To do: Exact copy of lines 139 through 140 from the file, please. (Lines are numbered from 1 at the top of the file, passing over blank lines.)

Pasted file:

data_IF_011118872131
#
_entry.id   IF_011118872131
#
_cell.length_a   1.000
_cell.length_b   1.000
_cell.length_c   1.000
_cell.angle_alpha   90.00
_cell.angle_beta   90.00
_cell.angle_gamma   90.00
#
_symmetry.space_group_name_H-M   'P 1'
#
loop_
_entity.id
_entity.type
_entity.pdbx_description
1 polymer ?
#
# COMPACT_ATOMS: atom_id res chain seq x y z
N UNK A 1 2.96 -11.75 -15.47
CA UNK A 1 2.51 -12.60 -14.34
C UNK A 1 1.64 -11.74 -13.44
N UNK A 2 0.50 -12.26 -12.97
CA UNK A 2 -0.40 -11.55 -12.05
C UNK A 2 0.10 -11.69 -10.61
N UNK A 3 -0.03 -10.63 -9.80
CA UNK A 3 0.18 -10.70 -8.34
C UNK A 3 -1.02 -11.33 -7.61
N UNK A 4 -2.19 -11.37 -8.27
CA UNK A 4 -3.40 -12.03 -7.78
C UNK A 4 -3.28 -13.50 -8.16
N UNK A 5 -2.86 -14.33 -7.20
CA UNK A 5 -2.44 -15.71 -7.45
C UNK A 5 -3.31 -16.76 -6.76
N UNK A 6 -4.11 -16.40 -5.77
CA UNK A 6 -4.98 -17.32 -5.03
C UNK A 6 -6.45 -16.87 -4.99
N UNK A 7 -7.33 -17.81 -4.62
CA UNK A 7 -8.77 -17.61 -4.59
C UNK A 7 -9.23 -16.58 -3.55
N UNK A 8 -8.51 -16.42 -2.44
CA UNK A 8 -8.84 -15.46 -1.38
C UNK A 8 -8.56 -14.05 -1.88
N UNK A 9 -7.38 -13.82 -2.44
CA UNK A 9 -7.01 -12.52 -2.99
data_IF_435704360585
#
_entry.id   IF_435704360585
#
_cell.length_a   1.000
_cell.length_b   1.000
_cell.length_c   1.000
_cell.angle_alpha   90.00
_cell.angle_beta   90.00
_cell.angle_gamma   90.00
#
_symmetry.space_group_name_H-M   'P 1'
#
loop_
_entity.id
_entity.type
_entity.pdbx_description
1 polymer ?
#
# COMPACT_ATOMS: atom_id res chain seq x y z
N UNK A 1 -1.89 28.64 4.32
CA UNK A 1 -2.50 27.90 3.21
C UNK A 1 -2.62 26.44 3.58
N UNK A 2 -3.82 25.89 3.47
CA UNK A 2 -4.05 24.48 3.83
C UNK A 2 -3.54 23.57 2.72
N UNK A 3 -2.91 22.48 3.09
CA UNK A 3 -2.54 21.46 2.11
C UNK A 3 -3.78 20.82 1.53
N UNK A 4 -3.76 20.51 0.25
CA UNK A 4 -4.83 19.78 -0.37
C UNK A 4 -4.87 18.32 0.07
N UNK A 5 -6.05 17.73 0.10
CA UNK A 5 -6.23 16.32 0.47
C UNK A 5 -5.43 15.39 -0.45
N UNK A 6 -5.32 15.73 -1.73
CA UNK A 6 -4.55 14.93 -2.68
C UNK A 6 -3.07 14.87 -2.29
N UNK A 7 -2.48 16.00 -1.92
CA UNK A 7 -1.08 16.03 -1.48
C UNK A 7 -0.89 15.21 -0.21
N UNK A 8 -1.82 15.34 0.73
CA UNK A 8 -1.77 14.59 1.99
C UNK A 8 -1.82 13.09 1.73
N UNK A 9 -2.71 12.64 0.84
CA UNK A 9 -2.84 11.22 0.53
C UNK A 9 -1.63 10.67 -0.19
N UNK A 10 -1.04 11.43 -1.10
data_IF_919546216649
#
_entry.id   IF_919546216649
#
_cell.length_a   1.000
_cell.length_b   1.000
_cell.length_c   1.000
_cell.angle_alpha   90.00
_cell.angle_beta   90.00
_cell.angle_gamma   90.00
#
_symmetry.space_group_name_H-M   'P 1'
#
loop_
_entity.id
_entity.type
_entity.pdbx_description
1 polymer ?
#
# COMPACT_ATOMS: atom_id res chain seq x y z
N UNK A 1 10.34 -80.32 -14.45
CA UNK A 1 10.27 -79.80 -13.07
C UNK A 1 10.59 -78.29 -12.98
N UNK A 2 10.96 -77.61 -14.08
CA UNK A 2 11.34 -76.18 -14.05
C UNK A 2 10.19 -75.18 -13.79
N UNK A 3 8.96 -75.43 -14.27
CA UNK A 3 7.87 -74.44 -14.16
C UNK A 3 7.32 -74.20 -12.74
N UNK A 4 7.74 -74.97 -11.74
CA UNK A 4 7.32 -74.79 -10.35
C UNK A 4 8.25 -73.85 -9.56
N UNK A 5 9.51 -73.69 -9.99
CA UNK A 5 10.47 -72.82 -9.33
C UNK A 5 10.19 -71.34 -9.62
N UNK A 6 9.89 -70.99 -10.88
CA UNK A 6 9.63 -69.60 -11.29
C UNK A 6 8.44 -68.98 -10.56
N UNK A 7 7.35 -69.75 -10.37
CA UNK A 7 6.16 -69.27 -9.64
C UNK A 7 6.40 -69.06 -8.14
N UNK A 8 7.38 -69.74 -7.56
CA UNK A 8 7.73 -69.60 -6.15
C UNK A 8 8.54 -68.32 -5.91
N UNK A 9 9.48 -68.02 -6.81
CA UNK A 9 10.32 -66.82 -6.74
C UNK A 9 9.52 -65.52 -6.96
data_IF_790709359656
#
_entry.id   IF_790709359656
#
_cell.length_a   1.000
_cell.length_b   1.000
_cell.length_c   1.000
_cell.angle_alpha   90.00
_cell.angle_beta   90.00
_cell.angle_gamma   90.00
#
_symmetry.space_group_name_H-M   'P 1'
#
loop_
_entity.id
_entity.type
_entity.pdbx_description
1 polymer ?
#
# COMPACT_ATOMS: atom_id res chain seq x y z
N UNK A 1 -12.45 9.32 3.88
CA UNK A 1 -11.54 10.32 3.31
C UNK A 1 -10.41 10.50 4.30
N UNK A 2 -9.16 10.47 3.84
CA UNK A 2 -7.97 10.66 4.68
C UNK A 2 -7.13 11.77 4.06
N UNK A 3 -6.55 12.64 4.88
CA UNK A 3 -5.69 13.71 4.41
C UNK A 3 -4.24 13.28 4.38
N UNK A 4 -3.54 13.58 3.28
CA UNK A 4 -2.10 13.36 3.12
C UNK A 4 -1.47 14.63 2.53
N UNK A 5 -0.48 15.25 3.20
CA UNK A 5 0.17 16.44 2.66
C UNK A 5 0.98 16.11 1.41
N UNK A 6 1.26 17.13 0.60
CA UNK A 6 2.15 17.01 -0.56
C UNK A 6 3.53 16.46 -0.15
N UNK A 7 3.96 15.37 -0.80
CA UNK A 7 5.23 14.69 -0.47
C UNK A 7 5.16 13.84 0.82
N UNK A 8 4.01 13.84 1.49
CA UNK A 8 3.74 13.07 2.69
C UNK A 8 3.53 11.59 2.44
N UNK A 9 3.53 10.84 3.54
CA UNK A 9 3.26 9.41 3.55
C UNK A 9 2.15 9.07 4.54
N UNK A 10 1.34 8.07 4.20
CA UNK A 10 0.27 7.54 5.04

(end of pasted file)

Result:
N UNK A 9 9.48 -68.02 -6.81
CA UNK A 9 10.32 -66.82 -6.74